It is this diary that is the focus of this new book recording his feelings and experiences from his arrest on Whit Sunday, 1940, when he was held at Donaldson’s Hospital in Edinburgh on 13th May 1940, through his removal to Huyton, Liverpool to his eventual arrival at the Central Promenade Camp at Douglas on the Isle of Man where his diary entry for that day records with great fortitude, ‘If we hadn’t had such a marvellous day and the wonderful voyage, I am afraid that the first impression of our new camp would have been depressing…it is better to stick to the positive aspects.’

Every day details are recorded ‘one bathroom and two WC’s in the whole house for 72 people’. On a more positive note ‘The camp university is up and running again’ and later ‘musical life is flourishing.’ The breadth of talent amongst the 2,000 inmates was wide ‘All the work in the camp is for the common good done by doctors, chemists, teachers and professors. Gál’s contribution, of course, was music and a CD with this book presents recordings of the Huyton Suite he wrote for two violins and flute (the only instruments available to him), songs from the satirical review What a Life! composed on the Isle of Man and the piano suite he drew from it.

The separation of families was also a concern, with him writing on 30th June ‘Tomorrow a transport will leave with a mysterious purpose…we assume…the destination is Canada…a few days ago a list was drawn up…made in order to provide a basis for the intended transports…if I was asked what I, as a married man, would do if I were earmarked for the transport, I…would refuse…be shot rather than go voluntarily…’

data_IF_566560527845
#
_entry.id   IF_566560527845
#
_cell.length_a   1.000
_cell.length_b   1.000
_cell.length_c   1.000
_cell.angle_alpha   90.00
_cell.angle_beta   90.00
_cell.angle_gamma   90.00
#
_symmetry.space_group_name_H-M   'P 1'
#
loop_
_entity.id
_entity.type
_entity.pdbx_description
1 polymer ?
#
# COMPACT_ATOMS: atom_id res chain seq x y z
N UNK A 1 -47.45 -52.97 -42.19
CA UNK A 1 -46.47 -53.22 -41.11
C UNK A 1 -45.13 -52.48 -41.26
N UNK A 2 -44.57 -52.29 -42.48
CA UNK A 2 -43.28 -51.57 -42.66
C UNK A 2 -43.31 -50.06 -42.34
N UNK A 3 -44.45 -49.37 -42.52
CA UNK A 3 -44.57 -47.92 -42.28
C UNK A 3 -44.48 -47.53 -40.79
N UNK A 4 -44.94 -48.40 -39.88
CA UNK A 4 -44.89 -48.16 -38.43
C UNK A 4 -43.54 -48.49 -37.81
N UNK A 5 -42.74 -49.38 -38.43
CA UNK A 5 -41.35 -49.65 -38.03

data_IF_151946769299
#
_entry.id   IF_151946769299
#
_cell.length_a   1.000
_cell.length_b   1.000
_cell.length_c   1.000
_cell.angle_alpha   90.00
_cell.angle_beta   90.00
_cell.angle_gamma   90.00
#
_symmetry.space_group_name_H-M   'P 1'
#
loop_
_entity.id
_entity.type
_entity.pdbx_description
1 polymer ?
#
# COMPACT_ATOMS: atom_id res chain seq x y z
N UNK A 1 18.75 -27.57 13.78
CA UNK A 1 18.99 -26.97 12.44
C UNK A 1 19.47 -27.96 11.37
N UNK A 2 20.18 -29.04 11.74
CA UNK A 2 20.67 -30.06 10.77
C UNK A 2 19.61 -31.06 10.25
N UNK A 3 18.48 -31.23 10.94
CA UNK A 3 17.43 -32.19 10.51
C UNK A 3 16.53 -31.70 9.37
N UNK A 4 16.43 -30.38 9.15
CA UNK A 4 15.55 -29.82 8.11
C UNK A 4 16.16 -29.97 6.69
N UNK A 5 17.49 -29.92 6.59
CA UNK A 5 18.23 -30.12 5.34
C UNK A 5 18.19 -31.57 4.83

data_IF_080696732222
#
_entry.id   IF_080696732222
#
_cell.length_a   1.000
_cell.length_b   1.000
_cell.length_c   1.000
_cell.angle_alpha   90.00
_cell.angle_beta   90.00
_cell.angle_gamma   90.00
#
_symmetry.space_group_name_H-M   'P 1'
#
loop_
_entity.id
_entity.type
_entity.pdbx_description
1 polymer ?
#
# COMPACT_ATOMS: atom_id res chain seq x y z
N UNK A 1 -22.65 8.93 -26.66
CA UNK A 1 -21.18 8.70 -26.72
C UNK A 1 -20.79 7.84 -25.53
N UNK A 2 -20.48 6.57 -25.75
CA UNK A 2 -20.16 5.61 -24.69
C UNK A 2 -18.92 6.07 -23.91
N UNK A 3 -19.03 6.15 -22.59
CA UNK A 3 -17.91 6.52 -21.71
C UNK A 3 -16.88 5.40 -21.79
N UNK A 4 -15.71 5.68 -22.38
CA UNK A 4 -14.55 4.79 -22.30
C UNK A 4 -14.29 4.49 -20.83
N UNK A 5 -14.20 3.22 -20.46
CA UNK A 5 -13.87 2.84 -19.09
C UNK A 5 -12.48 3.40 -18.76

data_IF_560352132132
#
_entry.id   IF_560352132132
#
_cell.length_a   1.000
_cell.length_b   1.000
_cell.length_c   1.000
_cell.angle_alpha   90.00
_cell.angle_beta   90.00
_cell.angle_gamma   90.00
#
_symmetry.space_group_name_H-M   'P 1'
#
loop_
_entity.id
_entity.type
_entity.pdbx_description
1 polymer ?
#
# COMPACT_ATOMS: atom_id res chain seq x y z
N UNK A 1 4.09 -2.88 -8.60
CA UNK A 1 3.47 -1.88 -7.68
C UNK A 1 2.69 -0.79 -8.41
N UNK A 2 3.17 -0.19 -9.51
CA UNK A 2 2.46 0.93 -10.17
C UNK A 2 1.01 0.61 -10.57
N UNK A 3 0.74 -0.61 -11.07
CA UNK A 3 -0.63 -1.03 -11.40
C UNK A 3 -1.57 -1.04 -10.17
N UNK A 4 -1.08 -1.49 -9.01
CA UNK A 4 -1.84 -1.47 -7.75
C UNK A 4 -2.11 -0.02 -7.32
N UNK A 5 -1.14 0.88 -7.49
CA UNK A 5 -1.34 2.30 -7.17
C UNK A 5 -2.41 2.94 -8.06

By 2nd July he records ‘Many of our best, most active people have left…others will soon follow…so far married men have been exempted.’ 5th July ‘I must train new forces for my concerts.’ 8th July ‘There is a role call twice a day…the way it is done now, at our suggestion, is the simplest in the world.’

15th July ‘…the harshest and most ridiculous of all injustices, the withdrawal of newspapers, has at last been abolished…we have already learnt that …a debate took place in the House of Commons in which the internment question was discussed…the injustice perpetrated on refugees was openly discussed and condemned…’

17th July ‘Tovey (Sir Donald Francis 1875-1940) has died…was really responsible for my staying in this country…he brought me to Edinburgh, found work for me…performed my music…’ 18th July ‘We are going to perform the Huyton Suite…’

20th July ‘It is so despicable…comrades who went voluntarily with the third overseas transport…trusting that their wives would join this transport, were deceived.’ 24th July ‘Sleepless and unhappy…a letter came from my wife…so calm and confident that for the moment I felt reassured…’ By 1st August there is hope of releases occurring, recording that ‘Scheider is in a high state of excitement…his wife has telegraphed to him that his release is secured.’